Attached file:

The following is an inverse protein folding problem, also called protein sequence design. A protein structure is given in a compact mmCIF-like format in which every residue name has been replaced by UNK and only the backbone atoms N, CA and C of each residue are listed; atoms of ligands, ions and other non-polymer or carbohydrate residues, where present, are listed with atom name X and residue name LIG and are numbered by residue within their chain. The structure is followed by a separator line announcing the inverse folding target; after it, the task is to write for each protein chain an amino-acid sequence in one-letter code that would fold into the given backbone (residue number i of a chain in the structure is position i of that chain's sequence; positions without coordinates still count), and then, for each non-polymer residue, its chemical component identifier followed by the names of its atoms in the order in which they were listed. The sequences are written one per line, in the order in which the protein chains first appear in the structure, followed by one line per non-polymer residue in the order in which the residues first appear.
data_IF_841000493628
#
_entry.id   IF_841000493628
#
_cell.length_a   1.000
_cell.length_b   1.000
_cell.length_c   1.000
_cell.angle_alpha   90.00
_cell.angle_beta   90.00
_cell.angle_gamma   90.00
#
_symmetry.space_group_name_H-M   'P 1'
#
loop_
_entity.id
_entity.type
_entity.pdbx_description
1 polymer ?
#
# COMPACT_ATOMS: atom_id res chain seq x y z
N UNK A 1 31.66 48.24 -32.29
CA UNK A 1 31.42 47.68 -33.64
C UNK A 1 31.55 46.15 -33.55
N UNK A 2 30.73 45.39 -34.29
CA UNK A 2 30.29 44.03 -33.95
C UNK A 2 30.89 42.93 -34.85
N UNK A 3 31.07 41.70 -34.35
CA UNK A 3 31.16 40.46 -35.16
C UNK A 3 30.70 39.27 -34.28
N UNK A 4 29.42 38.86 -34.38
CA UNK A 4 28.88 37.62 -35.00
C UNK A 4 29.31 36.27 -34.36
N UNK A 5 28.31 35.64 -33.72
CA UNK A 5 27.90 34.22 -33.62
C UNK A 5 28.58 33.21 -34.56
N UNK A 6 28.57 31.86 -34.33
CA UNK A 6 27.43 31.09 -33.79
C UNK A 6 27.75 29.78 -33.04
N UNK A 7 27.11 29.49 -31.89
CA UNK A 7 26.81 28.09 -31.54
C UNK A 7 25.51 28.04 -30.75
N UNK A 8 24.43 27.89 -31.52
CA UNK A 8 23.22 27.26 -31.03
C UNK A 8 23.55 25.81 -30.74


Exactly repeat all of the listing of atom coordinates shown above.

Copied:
The following is an inverse protein folding problem, also called protein sequence design. A protein structure is given in a compact mmCIF-like format in which every residue name has been replaced by UNK and only the backbone atoms N, CA and C of each residue are listed; atoms of ligands, ions and other non-polymer or carbohydrate residues, where present, are listed with atom name X and residue name LIG and are numbered by residue within their chain. The structure is followed by a separator line announcing the inverse folding target; after it, the task is to write for each protein chain an amino-acid sequence in one-letter code that would fold into the given backbone (residue number i of a chain in the structure is position i of that chain's sequence; positions without coordinates still count), and then, for each non-polymer residue, its chemical component identifier followed by the names of its atoms in the order in which they were listed. The sequences are written one per line, in the order in which the protein chains first appear in the structure, followed by one line per non-polymer residue in the order in which the residues first appear.
data_IF_841000493628
#
_entry.id   IF_841000493628
#
_cell.length_a   1.000
_cell.length_b   1.000
_cell.length_c   1.000
_cell.angle_alpha   90.00
_cell.angle_beta   90.00
_cell.angle_gamma   90.00
#
_symmetry.space_group_name_H-M   'P 1'
#
loop_
_entity.id
_entity.type
_entity.pdbx_description
1 polymer ?
#
# COMPACT_ATOMS: atom_id res chain seq x y z
N UNK A 1 31.66 48.24 -32.29
CA UNK A 1 31.42 47.68 -33.64
C UNK A 1 31.55 46.15 -33.55
N UNK A 2 30.73 45.39 -34.29
CA UNK A 2 30.29 44.03 -33.95
C UNK A 2 30.89 42.93 -34.85
N UNK A 3 31.07 41.70 -34.35
CA UNK A 3 31.16 40.46 -35.16
C UNK A 3 30.70 39.27 -34.28
N UNK A 4 29.42 38.86 -34.38
CA UNK A 4 28.88 37.62 -35.00
C UNK A 4 29.31 36.27 -34.36
N UNK A 5 28.31 35.64 -33.72
CA UNK A 5 27.90 34.22 -33.62
C UNK A 5 28.58 33.21 -34.56
N UNK A 6 28.57 31.86 -34.33
CA UNK A 6 27.43 31.09 -33.79
C UNK A 6 27.75 29.78 -33.04
N UNK A 7 27.11 29.49 -31.89
CA UNK A 7 26.81 28.09 -31.54
C UNK A 7 25.51 28.04 -30.75
N UNK A 8 24.43 27.89 -31.52
CA UNK A 8 23.22 27.26 -31.03
C UNK A 8 23.55 25.81 -30.74